Melinda Gates pairs her reading and her travel
In her just-published book, “The Moment of Lift,” philanthropist Melinda Gates recounts stories from her own life and her travels in this exploration of how empowering women improves societies. As co-chair of the world’s largest private nonprofit, the Bill & Melinda Gates Foundation, she has long fought for gender equity around the globe. She and her husband, the founder of Microsoft, were recently named two of the world’s 50 greatest leaders by Fortune magazine. A former general manager at Microsoft, Gates lives with her husband and three children in Seattle.
BOOKS: What are you reading currently?
GATES: “The Rosie Result,” the third book in a series by Graeme Simsion about a scientist with autism-spectrum disorder. I’m laughing my way through it. I read fiction quite a bit, especially if it’s humorous.
BOOKS: What other kind of novels do you read?
GATES: Since I travel so much, I read a lot of cultural fiction. If there’s a novelist from a country or region I’m going to visit I’ll read that. I’ve read things by [Indian novelist] Rohinton Mistry, for instance. I’m often reading the book while I’m in the country, so while I was in South Africa I read Alan Paton’s “Cry, the Beloved Country.” While I was in Brazil I read “Love in the Time of Cholera” by Gabriel Garcia Marquez. When I went to Botswana I read this great murder-mystery series, Alexander McCall Smith’s “The No. 1. Ladies’ Detective Agency.”
BOOKS: Do you read nonfiction?
GATES: I like to read about things going on in society so I read Tara Westover’s “Educated.” Because of her book I picked up Sarah Smarsh’s “Heartland.” I loved Tara’s story, but that is a story of one individual. With “Heartland” I learned more broadly about what it is like to grow up poor and white in the United States.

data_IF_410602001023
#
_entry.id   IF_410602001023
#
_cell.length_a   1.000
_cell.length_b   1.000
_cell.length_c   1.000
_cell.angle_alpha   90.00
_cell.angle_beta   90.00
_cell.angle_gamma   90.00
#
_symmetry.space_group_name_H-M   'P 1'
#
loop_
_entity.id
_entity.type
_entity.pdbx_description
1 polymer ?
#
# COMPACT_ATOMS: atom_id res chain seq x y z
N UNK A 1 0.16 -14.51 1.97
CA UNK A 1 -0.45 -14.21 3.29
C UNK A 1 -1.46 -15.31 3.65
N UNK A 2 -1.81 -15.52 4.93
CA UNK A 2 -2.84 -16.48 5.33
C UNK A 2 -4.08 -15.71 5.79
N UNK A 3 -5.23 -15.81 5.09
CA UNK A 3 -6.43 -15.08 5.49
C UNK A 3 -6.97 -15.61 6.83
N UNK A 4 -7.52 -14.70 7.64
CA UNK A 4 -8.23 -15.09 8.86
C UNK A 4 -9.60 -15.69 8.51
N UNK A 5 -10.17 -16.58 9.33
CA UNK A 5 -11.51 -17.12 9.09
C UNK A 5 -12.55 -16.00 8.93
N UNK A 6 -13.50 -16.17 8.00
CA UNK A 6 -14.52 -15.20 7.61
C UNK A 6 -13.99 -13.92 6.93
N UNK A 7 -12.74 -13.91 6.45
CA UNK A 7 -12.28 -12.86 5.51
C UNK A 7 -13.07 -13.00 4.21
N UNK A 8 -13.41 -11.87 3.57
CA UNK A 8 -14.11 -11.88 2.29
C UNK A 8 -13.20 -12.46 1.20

BOOKS: What did you read for your book that you would recommend?
GATES: This wasn’t for research, but Mark Nepo’s “The Book of Awakening” had a big influence on me. I would call him a spiritual poet. I read his writings every day. I just open the book to any page. When I first thought I’d write a book, the one I kept thinking about was Anne Morrow Lindbergh’s “Gift from the Sea.” I have always loved that book and kept it around. I’ve seen it in the houses of a lot of women. A friend in Norway had it on the nightstand in the guest room. I want my book to be like that, to be timeless about the issues women face.
BOOKS: Are there books that shaped you as a philanthropist?
GATES: Aimee Molloy’s “However Long the Night,” which is about Molly Melching’s work in Senegal. That is a beautiful book. I gave that to Bill so he could understand [the cultural complexities surrounding] female genital cutting. The book about Dr. Paul Farmer, Tracy Kidder’s “Mountains Beyond Mountains,” rocked my world. I met Paul shortly thereafter and saw his clinic in Haiti. I told him without him even asking me that I’d bring Bill back to see his work.
BOOKS: Do you and your husband have similar tastes?
GATES: Our tastes are often similar. He reads far less fiction than I do. He reads a lot more fact-based books. Bill and I hadn’t done this in a while, but one of our favorite things to do is to read the same book at the same time. It was our 25th wedding anniversary recently, and we picked up “A Gentleman in Moscow” by Amor Towles at the same time, which we enjoyed.
BOOKS: What else have you both liked?
GATES: The first time we went out he wanted to tell me all about his favorite book, which I thought was wonderful. Fitzgerald’s “The Great Gatsby.” He suggested I should read it, and I was like, “I’ve already read it twice.” At Microsoft I put a green light in my window like the one on Daisy Buchanan’s dock. I would turn it on so he would know I was done working, and it would be OK to come over.